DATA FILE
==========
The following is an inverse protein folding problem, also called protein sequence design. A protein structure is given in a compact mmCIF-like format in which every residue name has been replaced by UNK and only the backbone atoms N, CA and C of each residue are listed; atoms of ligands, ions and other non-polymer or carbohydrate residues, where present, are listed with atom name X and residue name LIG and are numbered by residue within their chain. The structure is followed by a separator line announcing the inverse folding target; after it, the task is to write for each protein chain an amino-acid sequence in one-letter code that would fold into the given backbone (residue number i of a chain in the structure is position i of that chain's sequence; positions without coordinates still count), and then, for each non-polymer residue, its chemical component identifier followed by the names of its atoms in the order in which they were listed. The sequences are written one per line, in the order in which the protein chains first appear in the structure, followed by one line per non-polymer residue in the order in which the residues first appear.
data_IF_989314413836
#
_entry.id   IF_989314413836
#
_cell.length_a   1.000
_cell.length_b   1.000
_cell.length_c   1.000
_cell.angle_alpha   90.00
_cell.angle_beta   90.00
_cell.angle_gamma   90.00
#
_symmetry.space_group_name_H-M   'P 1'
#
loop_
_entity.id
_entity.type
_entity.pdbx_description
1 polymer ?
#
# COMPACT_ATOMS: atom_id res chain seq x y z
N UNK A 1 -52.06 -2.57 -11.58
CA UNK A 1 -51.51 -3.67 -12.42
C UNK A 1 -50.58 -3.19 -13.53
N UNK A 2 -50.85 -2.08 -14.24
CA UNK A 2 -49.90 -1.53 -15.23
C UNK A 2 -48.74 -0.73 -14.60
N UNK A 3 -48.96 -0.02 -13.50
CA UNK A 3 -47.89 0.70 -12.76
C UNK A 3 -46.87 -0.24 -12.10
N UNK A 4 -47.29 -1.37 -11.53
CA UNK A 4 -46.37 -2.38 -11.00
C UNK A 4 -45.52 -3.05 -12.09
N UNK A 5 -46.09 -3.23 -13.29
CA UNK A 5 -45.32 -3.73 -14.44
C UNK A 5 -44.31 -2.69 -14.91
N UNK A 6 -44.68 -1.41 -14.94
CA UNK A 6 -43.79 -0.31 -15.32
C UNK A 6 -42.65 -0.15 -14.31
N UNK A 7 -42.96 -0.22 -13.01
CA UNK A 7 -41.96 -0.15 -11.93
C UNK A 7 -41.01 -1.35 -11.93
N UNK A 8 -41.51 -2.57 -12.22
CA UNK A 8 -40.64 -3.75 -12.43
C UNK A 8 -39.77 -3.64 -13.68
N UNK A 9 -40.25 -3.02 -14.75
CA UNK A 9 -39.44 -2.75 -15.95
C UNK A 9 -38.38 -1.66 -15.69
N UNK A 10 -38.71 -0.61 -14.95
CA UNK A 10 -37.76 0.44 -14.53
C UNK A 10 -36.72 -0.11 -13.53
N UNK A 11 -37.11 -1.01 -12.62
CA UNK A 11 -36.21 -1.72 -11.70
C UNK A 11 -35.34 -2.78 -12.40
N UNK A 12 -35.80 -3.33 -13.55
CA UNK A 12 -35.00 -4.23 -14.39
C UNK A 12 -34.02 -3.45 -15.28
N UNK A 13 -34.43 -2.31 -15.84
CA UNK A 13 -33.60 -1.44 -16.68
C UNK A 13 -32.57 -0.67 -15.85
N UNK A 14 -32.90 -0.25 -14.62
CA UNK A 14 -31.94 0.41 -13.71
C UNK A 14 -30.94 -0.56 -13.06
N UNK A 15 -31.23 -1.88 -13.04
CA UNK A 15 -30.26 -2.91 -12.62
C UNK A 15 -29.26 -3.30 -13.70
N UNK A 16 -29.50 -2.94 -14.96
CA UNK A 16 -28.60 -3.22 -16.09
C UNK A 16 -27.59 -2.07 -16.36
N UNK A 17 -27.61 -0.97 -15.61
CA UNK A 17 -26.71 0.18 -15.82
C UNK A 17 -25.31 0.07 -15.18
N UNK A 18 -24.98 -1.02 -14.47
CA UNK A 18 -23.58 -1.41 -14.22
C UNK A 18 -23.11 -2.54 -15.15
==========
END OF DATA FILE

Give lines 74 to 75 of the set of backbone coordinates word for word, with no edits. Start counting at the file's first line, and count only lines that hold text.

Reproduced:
CA UNK A 18 -23.58 -1.41 -14.22
C UNK A 18 -23.11 -2.54 -15.15